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|Earvin "Magic" Johnson: The NBA's game-changer (Focus On Sport via Getty Images)|
Now, after the Laker practice, the press waited for Magic. Everybody wanted a piece of him. It had been a long time since a black athlete had come into the league who was so enthusiastic and thus so reassuring. Perhaps not since Willie Mays in another sport and another era had there been a black athlete so ingenuous and so boyish. But no one had ever had to sell the innocence of baseball -- baseball was innocent as the memory of every village green, even to those who had never set foot on one. But basketball was different. Its media franchisers, the people in the commissioner's office, the people who ran CBS Sports, the people who sold the commercials for television, were finding it worrisome. Not only was it less linked to American myth, not only were its players blacker -- and more obviously so, given the skimpiness of their uniforms compared to baseball and football -- but they had also become, over the years, more politicized, prouder, and more outspoken. Some, like Kareem, had been unwilling to play for the U.S. Olympic team. Madison Avenue already had its doubts about professional as opposed to college basketball. Athletes were increasingly viewed by Madison Avenue as articulate but surly and ungrateful or, just as bad, grateful but inarticulate.
Thus did the network and league fasten on Magic...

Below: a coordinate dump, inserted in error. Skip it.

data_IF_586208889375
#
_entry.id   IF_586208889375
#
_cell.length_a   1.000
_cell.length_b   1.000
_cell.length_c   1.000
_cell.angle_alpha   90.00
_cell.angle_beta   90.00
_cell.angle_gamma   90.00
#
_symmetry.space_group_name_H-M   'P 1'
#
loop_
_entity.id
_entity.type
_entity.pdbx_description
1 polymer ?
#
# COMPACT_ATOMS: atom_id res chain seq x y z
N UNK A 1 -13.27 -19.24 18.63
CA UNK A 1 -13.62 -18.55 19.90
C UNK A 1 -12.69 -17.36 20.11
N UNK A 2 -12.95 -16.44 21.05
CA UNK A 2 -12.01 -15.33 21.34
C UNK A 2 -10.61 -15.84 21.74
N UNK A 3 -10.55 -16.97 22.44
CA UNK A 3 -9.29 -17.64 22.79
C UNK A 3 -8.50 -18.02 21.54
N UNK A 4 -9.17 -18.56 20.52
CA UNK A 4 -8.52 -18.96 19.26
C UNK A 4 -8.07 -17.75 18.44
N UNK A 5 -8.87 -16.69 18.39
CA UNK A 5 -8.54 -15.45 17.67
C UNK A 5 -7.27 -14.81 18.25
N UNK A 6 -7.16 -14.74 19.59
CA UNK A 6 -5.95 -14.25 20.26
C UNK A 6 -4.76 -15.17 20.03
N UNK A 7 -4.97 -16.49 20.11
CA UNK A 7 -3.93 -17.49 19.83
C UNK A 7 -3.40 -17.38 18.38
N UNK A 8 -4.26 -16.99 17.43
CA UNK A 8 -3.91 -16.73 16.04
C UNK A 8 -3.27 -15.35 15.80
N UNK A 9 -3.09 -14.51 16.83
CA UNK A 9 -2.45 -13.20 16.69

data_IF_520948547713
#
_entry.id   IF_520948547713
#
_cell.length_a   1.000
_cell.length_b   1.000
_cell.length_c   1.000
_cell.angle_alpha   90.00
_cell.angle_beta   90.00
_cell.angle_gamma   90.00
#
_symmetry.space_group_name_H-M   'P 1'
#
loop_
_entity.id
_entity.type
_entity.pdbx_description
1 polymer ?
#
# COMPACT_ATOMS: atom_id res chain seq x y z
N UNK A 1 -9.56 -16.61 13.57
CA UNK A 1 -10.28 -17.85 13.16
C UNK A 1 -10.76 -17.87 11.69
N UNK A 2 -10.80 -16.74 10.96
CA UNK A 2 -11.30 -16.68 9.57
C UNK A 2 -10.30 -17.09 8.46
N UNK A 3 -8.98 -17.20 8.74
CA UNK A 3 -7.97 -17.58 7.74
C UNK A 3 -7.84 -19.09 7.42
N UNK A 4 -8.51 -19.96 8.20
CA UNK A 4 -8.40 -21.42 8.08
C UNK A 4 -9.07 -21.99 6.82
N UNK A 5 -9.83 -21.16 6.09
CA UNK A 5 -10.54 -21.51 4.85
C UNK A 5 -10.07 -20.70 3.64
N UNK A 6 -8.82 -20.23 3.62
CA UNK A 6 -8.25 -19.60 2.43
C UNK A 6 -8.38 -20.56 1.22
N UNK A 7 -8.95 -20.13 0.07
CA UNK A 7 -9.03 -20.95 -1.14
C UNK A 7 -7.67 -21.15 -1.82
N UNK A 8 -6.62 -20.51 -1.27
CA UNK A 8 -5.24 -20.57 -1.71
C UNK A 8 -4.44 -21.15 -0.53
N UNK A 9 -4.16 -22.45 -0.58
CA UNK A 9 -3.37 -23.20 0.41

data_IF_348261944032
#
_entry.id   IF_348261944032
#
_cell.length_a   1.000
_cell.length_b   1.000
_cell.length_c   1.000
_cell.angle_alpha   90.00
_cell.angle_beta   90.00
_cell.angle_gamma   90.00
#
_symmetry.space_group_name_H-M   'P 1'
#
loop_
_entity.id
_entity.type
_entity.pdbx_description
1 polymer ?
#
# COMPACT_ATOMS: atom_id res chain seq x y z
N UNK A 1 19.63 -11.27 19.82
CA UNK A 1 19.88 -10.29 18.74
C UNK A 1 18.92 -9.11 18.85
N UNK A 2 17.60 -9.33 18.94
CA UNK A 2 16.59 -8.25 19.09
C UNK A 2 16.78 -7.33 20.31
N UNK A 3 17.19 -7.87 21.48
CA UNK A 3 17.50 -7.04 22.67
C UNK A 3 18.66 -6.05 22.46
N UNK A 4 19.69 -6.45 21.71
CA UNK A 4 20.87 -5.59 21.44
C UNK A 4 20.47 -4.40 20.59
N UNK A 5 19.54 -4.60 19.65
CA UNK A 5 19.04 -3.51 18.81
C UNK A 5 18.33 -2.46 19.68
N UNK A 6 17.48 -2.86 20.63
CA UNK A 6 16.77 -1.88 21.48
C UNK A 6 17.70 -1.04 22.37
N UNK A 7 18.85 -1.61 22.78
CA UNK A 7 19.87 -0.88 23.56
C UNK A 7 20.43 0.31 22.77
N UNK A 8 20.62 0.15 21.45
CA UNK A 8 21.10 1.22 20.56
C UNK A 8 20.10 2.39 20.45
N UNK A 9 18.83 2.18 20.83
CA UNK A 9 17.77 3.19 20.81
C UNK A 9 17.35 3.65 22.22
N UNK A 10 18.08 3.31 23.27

... The crowd gathered early under the Laker basket to watch Magic. He brought with him not just his own joy but a public display of his excitement. At his best, he was one of the most innovative new players in the game; he appeared to invent a new pass and a new move every time he had the ball. He had the height of a forward, 6'8", but he played guard, where men in the past had only been 6'4", or, at best, 6'5". He had the potential for changing the way the game was played. In basketball there is something called the transition game: a team is on offense, it puts up a shot, the shot misses, the defensive team takes the rebound and starts downcourt. The second or two in which the teams change over, offense to defense, defense to offense, is called the transition period: traditionally, it was the bigger men who had to rebound, and then, because they were not very good ballhandlers, they passed the ball off to smaller guards who were ballhandlers. But because Magic was so tall he was able to at once rebound and then lead the attack up the court without passing off himself. That made it harder for the defensive team to set up and it dramatically altered the flow of the game. Still, the other players were not sure he was a player yet. That was their word, a player. All the hype and hoopla worked against him. Hype and hoopla were white, written by whites and sold by whites, and they did not often connect to the core of basketball.